Another object is to provide Aa. leaf spring cushion back having suillcient vertical resiliencev and properly anchored ends so that the seat cover will tend to f ollow the passengers back during vertical movements of the seat cushion. n Another object is to provide springs and anchorages of a type which will prevent the ends from moving laterally, longitudinally or torsionally, and so placed that the relationships of the reaction points will give the desired motion of the front and rear portions of the spring for purposes outlined above.
Another object is to provide a seat and back v rest having cushioning means composed of leaf springs, the frame and springs having cooper- 5 other leaves.
in place. In this connection, individual removability of the springs may be desirable in that in the event of b e of a single spring, it can be replaced' witho -requiring removal of the Another object isto provide seat cushions composed of a marginalframe or its equivalent and leaf springs,'the frame and leaf springs having cooperating means rendered eiective to prevent l0 displacement -of the springs by attachment of the covering or upholstering material to the frame. More specically, said cooperating means is rendered effective to hold the springs positively in place when the springs are under load, and
the covering or upholsteringmaterial holds the f springs slightly compressed when secured to the frame. The cooperating,- spring-holding elements actively lock the springs ,in place, therefore, only when the covering 'is in place, and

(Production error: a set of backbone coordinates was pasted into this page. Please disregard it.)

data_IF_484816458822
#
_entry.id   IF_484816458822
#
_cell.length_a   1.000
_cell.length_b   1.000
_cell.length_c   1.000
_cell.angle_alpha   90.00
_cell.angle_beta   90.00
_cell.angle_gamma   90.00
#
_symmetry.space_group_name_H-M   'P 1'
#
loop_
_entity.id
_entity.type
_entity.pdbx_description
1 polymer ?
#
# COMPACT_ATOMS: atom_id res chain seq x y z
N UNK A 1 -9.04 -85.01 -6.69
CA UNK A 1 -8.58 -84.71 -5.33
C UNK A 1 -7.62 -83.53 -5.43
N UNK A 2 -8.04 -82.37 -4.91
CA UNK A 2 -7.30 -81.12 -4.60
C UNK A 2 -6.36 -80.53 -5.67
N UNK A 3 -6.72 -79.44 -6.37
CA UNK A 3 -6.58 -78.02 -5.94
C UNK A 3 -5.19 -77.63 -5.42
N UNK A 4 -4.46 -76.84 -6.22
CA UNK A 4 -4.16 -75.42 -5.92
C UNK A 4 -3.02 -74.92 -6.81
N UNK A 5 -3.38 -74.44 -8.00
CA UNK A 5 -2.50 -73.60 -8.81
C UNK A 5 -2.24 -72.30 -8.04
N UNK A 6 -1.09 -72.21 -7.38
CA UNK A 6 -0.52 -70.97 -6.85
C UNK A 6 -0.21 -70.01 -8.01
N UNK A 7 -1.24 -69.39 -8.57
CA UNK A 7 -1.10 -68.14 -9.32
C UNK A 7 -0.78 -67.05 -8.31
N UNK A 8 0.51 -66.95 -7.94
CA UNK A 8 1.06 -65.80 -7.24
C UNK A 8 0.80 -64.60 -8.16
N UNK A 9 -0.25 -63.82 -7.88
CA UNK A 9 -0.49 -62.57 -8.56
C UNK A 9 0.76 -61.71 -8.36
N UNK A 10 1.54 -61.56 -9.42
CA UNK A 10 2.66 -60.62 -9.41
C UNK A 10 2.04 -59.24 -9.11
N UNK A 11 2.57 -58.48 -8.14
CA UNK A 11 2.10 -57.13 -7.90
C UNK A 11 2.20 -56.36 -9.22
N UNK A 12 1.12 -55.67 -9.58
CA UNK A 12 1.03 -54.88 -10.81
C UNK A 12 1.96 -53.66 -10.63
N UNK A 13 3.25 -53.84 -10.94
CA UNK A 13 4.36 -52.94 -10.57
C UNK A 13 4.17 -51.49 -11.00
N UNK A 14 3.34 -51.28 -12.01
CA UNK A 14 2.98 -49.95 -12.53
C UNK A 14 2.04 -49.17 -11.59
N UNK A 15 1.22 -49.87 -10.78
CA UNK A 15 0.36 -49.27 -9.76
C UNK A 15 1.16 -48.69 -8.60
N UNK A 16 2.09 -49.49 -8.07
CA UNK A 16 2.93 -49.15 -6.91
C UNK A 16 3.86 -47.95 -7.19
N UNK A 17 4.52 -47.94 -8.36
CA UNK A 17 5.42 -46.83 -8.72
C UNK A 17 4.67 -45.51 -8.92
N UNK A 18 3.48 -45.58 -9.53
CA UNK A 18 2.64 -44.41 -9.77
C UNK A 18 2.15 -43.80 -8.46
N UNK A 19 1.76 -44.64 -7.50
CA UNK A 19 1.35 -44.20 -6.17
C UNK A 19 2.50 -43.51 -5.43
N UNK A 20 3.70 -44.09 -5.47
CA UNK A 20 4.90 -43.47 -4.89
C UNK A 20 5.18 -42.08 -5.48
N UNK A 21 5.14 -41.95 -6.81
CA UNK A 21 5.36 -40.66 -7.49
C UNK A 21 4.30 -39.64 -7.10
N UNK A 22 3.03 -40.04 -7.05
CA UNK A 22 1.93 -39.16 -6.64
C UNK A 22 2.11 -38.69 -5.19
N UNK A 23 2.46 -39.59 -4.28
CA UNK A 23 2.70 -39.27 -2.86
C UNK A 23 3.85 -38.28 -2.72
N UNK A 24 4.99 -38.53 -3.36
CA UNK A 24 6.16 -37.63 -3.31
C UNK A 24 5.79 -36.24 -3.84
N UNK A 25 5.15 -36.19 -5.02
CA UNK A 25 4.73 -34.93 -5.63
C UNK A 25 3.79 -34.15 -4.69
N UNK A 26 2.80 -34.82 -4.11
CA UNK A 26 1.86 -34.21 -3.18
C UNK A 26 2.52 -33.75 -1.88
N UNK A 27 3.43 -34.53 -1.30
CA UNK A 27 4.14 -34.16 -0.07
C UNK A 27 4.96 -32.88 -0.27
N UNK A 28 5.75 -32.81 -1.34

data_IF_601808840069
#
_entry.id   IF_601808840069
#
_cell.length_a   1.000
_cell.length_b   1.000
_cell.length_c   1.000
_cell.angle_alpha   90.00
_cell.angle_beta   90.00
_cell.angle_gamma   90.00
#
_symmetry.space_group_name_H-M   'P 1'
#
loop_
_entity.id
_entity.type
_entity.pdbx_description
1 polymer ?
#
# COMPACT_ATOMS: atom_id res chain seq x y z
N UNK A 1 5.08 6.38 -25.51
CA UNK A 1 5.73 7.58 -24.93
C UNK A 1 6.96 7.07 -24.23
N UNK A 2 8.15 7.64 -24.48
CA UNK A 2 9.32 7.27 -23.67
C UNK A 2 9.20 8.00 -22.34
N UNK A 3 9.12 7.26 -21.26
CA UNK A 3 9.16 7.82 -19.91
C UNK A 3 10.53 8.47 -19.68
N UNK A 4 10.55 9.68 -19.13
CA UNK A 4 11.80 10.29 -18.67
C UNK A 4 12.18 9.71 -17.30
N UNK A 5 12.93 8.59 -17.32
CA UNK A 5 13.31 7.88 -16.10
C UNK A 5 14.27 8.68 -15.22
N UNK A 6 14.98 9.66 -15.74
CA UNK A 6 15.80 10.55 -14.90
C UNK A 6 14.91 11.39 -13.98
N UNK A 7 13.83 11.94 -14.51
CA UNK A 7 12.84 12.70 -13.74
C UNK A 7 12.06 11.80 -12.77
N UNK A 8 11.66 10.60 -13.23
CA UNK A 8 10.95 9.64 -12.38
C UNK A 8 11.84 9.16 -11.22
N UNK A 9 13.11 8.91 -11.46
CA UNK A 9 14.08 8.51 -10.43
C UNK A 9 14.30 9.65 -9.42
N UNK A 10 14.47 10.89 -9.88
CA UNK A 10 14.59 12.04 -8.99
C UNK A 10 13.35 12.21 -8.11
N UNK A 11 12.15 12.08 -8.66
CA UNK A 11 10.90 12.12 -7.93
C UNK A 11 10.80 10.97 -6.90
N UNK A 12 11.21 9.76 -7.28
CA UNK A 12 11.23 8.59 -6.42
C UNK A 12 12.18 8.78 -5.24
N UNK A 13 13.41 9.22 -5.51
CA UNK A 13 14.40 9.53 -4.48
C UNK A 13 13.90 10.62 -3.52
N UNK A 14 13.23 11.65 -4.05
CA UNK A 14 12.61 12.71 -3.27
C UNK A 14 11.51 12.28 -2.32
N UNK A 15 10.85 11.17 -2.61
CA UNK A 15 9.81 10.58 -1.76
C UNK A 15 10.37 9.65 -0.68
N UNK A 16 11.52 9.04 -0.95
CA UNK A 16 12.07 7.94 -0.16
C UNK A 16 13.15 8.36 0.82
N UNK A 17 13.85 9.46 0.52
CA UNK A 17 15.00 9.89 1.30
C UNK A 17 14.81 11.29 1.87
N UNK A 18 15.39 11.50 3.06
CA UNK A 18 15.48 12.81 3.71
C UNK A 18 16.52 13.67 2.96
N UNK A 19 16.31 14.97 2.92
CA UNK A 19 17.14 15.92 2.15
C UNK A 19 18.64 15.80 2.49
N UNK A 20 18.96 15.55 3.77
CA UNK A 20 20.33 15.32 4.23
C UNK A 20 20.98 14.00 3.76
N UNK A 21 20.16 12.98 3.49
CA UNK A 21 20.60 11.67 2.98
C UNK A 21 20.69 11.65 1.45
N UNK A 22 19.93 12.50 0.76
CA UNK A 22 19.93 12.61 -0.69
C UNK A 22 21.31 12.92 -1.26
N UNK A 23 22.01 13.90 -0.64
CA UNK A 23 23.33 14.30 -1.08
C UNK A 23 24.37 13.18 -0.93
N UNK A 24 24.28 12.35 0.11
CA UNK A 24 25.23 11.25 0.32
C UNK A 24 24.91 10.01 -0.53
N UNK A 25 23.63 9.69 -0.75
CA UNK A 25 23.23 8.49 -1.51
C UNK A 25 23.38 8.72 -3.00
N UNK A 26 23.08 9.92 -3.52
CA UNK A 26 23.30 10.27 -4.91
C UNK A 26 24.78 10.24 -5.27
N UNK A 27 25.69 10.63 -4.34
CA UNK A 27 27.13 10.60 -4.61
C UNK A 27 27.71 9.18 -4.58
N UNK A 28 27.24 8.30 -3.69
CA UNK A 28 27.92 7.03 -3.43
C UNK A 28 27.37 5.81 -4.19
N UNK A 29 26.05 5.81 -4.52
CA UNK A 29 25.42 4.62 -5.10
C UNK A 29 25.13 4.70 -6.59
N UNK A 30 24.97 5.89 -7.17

permit removal and replacement of a broken yspring when the cover is released adjacentthe broken spring.
Another object is to provide a seat cushion of the character referred to immediately above embodying means for simply and quickly removably securing the covering material to the frame for purposes of cleaning, repair or replacement.
Another object is to-'provide a seat cushion composed of leaf springs extending fore and aft,
and a second series of springs extending transversely thereof for distributing loading to an increased number of leaves and springs, and to provide more surface to support the cushion, which in present constructions is subject to excessive wear due to high local pressures.
Another objectis to provide a leaf spring seat, asrabove described, which will be quiet and hence which will not be subject to squeaks expected to result from movement of the transverse upon the 40 vlongitudinal leaves, -nor by the non-'fixed anchorage of the leaves in the 'frame where removability of leaves in thez frame is incorporated.
Another object is to provide transverse spring members mutuallyspaced and flexibly connected together, but without metal connection tothe frame, the advantages being in the resulting ability to secure definite cushion contours under loading while stiffenin'g the ends of the cushion to compensate for the lack of adequate load distribution in more than one lateral direction, and